Monday, August 9, 2010

Obchod na korze (The Shop on Main Street) (1965)

My newfound love of Daisies has me pressing forward into the Czechoslovak New Wave with the Oscar-winning holocaust drama The Shop On Main Street. In a small Slovakian town the Nazi invasion has launched the compulsory construction of a huge monument as well as the shifting of Jewish businesses to Aryan managers. Carpenter Tono Brtko (Josef Króner), at the urging of his naggy wife Evelyna (Hana Slivková), is unwillingly assigned to manage the sewing supply store of the Jewish widow Mrs Lautmann (Ida Kaminska). She is near-deaf and near-blind, with arthritic hands and a seeming inability to comprehend the situation- she may not even be aware there's a war on.

Tono discovers a secret network of local Jewish businessmen who pay off their "Aryanators" and keep their businesses running themselves, so he works at the store as what the widow assumes is "extra help", she keeps her profits, and he gets a weekly cheque from the secret collection. It works well for a time, but the full progression of Hitler's Aryanization plan reaches their town soon enough, and Tono must determine his true loyalties.

I'm sort of a sucker for films about WWII and the Holocaust. I find the period fascinating, with a range of amazing true stories and different approaches. I also go for really sad movies sort of often, so it fits. The Shop on Main Street offers a view of the time I'd never known before- the effects on small-town Slovakia. It resembles a slice-of-life tale in its pacing but offers up extra-ordinary subject matter, resulting in a heartfelt and realistic portrayal of one unremarkable man's struggle against incredible power and unbelievable cruelty.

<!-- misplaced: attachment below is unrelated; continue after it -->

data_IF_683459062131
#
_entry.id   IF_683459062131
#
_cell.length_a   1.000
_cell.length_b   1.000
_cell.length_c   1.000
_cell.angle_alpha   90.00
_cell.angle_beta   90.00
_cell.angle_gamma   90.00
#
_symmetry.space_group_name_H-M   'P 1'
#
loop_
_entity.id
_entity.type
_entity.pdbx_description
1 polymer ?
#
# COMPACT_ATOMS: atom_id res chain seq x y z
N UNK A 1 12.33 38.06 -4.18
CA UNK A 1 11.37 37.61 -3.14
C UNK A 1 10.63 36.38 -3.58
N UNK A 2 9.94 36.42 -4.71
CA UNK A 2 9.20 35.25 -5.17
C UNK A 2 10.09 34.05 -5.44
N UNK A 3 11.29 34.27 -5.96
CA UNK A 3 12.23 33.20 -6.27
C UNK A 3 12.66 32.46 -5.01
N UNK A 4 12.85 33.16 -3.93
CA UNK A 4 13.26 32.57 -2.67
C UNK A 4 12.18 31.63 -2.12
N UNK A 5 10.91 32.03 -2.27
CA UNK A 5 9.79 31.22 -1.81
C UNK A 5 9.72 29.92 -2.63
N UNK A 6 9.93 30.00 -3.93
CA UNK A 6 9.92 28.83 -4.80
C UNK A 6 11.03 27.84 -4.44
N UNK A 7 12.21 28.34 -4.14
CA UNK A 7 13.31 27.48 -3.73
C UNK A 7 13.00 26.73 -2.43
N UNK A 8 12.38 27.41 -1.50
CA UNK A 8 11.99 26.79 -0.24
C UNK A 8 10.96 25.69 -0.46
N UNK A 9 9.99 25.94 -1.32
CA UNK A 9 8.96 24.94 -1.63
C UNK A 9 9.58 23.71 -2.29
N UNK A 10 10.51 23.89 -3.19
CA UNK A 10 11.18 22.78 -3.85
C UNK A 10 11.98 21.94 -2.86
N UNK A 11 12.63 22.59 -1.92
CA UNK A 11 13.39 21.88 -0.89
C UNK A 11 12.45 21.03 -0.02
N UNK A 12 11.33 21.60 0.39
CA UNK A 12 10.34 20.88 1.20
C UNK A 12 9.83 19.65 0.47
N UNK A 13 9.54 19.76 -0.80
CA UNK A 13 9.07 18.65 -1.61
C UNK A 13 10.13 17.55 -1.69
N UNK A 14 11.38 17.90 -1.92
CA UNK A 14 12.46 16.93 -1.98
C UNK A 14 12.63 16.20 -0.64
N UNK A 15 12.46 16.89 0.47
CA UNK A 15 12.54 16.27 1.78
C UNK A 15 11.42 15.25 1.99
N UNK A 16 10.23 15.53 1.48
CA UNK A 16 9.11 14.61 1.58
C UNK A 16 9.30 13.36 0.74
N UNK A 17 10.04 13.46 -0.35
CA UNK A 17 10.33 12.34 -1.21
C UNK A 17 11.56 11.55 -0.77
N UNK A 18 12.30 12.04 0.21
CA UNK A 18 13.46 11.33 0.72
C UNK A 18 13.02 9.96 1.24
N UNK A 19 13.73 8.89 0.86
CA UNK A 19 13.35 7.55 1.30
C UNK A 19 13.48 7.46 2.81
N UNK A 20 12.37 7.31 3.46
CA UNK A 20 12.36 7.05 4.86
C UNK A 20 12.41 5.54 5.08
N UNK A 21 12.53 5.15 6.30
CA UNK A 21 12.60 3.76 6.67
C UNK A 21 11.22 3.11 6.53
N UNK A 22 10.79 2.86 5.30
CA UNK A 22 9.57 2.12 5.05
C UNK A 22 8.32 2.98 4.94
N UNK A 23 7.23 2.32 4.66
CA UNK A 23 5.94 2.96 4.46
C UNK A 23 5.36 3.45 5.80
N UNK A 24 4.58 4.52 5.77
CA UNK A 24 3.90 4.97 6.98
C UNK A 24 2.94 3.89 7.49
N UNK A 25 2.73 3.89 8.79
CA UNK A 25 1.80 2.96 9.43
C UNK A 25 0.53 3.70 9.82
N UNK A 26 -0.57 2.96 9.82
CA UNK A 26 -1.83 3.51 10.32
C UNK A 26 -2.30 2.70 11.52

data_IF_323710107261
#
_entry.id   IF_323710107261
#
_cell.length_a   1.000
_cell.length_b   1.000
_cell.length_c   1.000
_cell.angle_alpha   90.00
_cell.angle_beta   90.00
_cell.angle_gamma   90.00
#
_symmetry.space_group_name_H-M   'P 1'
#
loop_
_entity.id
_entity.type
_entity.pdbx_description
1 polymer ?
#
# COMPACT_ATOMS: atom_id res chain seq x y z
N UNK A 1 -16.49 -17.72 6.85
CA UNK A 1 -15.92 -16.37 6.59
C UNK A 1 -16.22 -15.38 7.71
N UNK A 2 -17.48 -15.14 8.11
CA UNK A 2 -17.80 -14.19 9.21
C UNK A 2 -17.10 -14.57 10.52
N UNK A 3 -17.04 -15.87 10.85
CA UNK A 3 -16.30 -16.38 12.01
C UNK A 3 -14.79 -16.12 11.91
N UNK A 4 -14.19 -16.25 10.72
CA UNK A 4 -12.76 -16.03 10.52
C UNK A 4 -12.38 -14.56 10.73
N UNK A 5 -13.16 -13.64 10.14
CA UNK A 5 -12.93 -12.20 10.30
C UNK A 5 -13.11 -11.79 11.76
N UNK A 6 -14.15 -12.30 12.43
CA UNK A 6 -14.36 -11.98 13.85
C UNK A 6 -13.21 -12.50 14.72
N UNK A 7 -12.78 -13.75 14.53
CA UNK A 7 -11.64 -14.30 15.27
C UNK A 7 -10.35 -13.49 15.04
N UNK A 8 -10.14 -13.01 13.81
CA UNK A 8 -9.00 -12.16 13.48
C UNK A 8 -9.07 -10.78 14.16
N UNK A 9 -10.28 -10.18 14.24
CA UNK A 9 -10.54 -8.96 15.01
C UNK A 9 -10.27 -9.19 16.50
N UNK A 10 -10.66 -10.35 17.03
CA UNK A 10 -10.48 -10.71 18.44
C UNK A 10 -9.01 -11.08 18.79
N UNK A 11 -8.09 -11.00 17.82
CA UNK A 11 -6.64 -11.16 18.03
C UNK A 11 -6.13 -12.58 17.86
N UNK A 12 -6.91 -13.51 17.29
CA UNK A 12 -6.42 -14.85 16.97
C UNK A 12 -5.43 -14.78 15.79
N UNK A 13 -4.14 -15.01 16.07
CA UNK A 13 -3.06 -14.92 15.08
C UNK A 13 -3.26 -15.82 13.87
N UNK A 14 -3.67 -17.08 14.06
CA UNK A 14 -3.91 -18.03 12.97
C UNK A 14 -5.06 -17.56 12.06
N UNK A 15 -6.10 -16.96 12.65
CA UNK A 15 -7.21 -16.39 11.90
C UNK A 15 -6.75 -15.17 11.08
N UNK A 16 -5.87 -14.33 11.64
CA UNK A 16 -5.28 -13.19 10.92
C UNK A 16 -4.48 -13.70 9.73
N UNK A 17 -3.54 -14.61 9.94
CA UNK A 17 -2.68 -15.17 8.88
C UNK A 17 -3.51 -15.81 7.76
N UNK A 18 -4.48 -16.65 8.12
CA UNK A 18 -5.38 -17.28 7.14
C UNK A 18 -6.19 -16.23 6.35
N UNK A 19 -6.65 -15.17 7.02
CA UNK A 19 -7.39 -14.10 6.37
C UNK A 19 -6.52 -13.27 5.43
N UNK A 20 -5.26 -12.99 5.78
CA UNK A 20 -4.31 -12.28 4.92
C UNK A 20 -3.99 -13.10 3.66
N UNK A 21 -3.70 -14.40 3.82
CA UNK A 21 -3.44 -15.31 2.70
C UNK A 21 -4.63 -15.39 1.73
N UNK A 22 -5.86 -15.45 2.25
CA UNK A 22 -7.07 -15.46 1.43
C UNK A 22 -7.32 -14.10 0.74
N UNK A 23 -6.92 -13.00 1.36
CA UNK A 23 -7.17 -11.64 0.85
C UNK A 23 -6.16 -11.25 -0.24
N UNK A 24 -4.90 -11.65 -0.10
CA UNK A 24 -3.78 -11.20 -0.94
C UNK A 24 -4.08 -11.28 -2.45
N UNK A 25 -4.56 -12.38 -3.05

Króner's performance is down-to-earth and nuanced, ranging from drunken and argumentative, to downtrodden and conflicted, to in-charge and confident. Never one for proactive decisions or selfless acts, Tono is suddenly responsible for a human life, and goes through a host of emotions as he deals with the consequences of this realization. Kaminska is wonderful as the aging widow, sometimes playing for laughs and other times for frustration, but easily winning the audience's sympathies and support for her sweetness and innocence.

The film shows its age a bit with the utter lack of depth or development in the character of Evelyna, Tono's money-obsessed wife, and I did not appreciate this sexist approach to the one non-Nazi villain of the story. It's the main thing that keeps it from a higher rating. Looking past that, The Shop on Main Street is a beautifully shot, dramatically paced, and emotionally resonant film that offers a different perspective of a period so often put to film. It won the Best Foreign Picture Oscar for 1965, and it's not hard to see why.



  1. Such a great movie! That scene towards the end when Mrs. Lautmann finally realizes what's going on gets me every time. Ida Kaminska was a terrific actress. Great review.

  2. This is a film I had not yet heard of, but sounds very interesting. Thanks for pointing it out. Not sure if you've seen already, but there is a blogging Award going around called the "Happy 101" Award...I tagged your site for this in my most recent posting here for you!